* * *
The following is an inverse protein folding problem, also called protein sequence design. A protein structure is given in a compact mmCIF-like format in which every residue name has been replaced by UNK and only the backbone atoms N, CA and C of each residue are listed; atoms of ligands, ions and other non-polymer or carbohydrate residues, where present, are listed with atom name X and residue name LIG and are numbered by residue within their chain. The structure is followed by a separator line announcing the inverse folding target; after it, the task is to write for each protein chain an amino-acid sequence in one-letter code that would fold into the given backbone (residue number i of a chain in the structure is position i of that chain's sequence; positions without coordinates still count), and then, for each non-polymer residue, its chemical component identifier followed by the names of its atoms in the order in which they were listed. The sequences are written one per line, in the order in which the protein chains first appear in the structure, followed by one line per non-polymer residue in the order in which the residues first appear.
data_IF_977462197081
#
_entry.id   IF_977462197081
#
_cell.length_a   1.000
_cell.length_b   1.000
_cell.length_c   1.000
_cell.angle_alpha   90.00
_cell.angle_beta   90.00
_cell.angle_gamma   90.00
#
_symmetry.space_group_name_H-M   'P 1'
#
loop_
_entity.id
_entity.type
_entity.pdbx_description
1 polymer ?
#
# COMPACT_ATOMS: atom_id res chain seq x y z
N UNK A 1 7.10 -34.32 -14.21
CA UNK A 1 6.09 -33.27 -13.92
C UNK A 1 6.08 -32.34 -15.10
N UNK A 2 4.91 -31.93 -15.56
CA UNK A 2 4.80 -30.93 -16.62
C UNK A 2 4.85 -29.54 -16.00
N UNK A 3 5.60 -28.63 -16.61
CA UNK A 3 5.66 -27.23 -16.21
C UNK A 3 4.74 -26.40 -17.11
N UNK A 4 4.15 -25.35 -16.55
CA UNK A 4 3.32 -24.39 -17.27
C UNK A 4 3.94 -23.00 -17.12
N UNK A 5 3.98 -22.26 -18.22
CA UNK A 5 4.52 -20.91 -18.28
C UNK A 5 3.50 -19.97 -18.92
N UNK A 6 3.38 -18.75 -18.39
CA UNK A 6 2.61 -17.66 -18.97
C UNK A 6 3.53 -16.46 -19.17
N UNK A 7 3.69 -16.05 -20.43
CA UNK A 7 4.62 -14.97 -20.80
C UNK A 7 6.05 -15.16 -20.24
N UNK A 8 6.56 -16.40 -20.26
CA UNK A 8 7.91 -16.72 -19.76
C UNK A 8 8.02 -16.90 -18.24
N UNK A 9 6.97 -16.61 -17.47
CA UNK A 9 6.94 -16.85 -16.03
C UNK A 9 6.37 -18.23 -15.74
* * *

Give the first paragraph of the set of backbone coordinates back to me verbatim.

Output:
The following is an inverse protein folding problem, also called protein sequence design. A protein structure is given in a compact mmCIF-like format in which every residue name has been replaced by UNK and only the backbone atoms N, CA and C of each residue are listed; atoms of ligands, ions and other non-polymer or carbohydrate residues, where present, are listed with atom name X and residue name LIG and are numbered by residue within their chain. The structure is followed by a separator line announcing the inverse folding target; after it, the task is to write for each protein chain an amino-acid sequence in one-letter code that would fold into the given backbone (residue number i of a chain in the structure is position i of that chain's sequence; positions without coordinates still count), and then, for each non-polymer residue, its chemical component identifier followed by the names of its atoms in the order in which they were listed. The sequences are written one per line, in the order in which the protein chains first appear in the structure, followed by one line per non-polymer residue in the order in which the residues first appear.